The UK pensions regulator TPR has released its 15-year strategy, promising to increase its focus on savers’ exposure to climate risk.
The strategy, developed after a series of roundtable discussions with pension schemes and other organisations, comes ahead of a more detailed climate change strategy slated for the Spring.
In response to feedback, TPR said it had updated the strategy to include “a firmer recognition of savers’ keen interest in investment decisions consistent with their values, ESG and climate change, which will drive a greater demand for stewardship”.
“We agree that climate change will impact all walks of policy-making, consumer behaviour and society… This increased focus has now been reflected in the final strategy,” it said. “We see the impact of climate change on investment strategies as part of a broader trend on the stewardship of assets within pension schemes. We have therefore also introduced a new trend on stewardship in the final strategy. This captures climate change, corporate governance, sustainability and social investment, reflecting the growing demand for connecting investment decisions closely with these key issues.”
However, the 5,500-word strategy itself contains just three references to the phrase ‘climate change’ and, despite the regulator describing climate change as “the key challenge of our times”, it was also omitted from its “seven key trends”.
What TPR did say was that: “As trustees increasingly professionalise, global threats such as climate change and cybercrime will drive demands on these trustees for effective governance and responsible, ethical asset management.”
“Other environmental factors will also have the effect of shaping the market, as current initiatives relating to climate change are already doing,” it added. “These factors in turn have implications for our own evolution and the way we regulate.”
Fellow UK regulator the Department for Work and Pensions (DWP) has also been moving forward on climate, with a second consultation on its plans for mandatory TCFD reporting closing yesterday.
Some industry bodies praised the changes DWP had made in response to initial feedback, but raised concerns over a lack of clarity on a number of measures, and the potential high cost of complying with the regulations.
In its response to the consultation, investment consultancy Redington said that the Department for Work and Pensions (DWP) had “materially underestimated” the cost to schemes of establishing TCFD-aligned reporting.
Carolyn Schuster-Woldan, Managing Director in Redington’s investment consulting team, said: “We must be mindful that most pension schemes won’t have the required governance, strategy and risk management processes in place at present […] the processes required as per the regulations are very specific and will see most schemes having to establish new processes.”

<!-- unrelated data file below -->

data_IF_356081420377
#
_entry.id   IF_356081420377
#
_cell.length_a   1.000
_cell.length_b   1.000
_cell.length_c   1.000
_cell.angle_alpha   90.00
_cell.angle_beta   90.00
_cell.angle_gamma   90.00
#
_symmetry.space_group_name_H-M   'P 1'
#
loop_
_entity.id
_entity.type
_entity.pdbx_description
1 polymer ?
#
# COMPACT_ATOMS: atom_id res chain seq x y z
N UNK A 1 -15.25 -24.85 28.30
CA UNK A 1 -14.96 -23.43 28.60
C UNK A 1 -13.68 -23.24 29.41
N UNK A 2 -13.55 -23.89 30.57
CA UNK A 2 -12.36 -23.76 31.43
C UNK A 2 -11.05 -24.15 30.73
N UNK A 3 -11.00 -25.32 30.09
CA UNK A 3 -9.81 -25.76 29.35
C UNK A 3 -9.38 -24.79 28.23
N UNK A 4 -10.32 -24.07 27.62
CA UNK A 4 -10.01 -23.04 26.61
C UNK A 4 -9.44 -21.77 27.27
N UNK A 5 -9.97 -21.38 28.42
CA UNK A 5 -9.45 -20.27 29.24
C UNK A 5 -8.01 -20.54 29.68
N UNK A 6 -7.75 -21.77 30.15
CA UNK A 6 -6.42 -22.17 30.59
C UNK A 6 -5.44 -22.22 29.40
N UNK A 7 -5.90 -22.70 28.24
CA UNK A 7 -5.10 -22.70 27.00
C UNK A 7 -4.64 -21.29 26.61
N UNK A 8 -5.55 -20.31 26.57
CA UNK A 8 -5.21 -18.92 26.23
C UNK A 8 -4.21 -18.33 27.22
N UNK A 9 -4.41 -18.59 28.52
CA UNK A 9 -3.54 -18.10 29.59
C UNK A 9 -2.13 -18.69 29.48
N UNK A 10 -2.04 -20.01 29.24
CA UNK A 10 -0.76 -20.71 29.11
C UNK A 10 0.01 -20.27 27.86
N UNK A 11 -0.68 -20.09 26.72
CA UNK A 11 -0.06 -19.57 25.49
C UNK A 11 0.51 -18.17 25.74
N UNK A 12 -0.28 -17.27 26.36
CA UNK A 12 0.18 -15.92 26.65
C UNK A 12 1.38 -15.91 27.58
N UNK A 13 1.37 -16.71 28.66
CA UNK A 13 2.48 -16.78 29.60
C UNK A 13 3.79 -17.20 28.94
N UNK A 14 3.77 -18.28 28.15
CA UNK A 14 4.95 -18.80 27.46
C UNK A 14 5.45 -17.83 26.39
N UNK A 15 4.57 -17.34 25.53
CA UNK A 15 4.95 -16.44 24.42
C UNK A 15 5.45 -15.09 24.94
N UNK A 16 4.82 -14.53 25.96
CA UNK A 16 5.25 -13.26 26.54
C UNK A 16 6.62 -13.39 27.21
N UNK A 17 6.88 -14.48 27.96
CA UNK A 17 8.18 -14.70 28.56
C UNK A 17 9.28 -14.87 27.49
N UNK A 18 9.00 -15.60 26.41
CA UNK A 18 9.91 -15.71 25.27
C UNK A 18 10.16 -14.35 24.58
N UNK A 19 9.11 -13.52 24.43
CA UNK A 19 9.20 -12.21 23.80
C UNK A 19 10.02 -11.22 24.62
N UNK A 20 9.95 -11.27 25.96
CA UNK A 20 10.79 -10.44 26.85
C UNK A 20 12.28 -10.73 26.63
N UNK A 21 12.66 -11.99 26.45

Joe Dabrowski, Deputy Director of Policy at the UK’s Pensions and Lifetime Savings Association, said it was clear “there is a strong desire to ‘do the right thing’ on climate” among pension schemes, but that standards and requirements needed to be clearer. He called for the regulator to take a “flexible approach to its regulation of these requirements until such time as greater clarity on data standards and definitions is achieved and until the Government has set clear TCFD reporting obligations”.
The Society of Pension Professionals criticised some of the language in the draft regulation on climate scenario analysis in its consultation response, saying the requirements “may cause confusion”, and that there was likely to be a wide variance in initial compliance. It also challenged plans to require the largest schemes to carry out analysis for the 2021 scheme year, saying that it was “likely to be challenging”.
The UK Sustainable Investment and Finance Association raised concerns that a lack of expertise among trustees on ESG and climate issues could affect their ability to meet requirements, but said that it was “hugely supportive” of the regulation in general.
Criticisms were also levelled at the rules and guidance on climate metrics. Pensions consultancy Lane, Clark and Peacock said that the draft regulations were “too prescriptive in places”, and that a more flexible approach was needed.
The DWP intends to have the final regulations in place before the UK hosts COP26 in November.